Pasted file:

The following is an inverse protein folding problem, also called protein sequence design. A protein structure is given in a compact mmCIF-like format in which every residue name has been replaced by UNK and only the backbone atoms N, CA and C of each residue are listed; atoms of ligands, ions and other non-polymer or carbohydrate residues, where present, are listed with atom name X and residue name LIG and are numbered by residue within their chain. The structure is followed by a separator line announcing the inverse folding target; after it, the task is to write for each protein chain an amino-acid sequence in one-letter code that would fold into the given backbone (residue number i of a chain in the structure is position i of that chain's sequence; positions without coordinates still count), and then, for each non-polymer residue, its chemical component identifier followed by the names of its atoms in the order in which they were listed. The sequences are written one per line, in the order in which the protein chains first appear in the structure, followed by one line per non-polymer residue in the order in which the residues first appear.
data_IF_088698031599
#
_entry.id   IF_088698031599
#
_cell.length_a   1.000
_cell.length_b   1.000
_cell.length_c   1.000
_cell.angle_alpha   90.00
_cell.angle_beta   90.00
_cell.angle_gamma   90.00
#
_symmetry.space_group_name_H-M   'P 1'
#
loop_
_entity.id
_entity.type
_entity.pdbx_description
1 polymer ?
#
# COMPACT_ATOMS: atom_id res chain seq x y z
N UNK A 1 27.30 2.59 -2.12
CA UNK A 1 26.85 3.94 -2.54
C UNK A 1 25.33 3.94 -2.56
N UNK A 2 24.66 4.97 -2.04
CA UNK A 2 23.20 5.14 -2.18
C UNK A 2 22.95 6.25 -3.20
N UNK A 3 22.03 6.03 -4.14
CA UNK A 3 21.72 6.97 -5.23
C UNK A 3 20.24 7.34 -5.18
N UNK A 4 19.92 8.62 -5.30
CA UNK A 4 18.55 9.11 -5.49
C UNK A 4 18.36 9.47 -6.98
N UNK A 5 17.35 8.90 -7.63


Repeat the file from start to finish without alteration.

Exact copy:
The following is an inverse protein folding problem, also called protein sequence design. A protein structure is given in a compact mmCIF-like format in which every residue name has been replaced by UNK and only the backbone atoms N, CA and C of each residue are listed; atoms of ligands, ions and other non-polymer or carbohydrate residues, where present, are listed with atom name X and residue name LIG and are numbered by residue within their chain. The structure is followed by a separator line announcing the inverse folding target; after it, the task is to write for each protein chain an amino-acid sequence in one-letter code that would fold into the given backbone (residue number i of a chain in the structure is position i of that chain's sequence; positions without coordinates still count), and then, for each non-polymer residue, its chemical component identifier followed by the names of its atoms in the order in which they were listed. The sequences are written one per line, in the order in which the protein chains first appear in the structure, followed by one line per non-polymer residue in the order in which the residues first appear.
data_IF_088698031599
#
_entry.id   IF_088698031599
#
_cell.length_a   1.000
_cell.length_b   1.000
_cell.length_c   1.000
_cell.angle_alpha   90.00
_cell.angle_beta   90.00
_cell.angle_gamma   90.00
#
_symmetry.space_group_name_H-M   'P 1'
#
loop_
_entity.id
_entity.type
_entity.pdbx_description
1 polymer ?
#
# COMPACT_ATOMS: atom_id res chain seq x y z
N UNK A 1 27.30 2.59 -2.12
CA UNK A 1 26.85 3.94 -2.54
C UNK A 1 25.33 3.94 -2.56
N UNK A 2 24.66 4.97 -2.04
CA UNK A 2 23.20 5.14 -2.18
C UNK A 2 22.95 6.25 -3.20
N UNK A 3 22.03 6.03 -4.14
CA UNK A 3 21.72 6.97 -5.23
C UNK A 3 20.24 7.34 -5.18
N UNK A 4 19.92 8.62 -5.30
CA UNK A 4 18.55 9.11 -5.49
C UNK A 4 18.36 9.47 -6.98
N UNK A 5 17.35 8.90 -7.63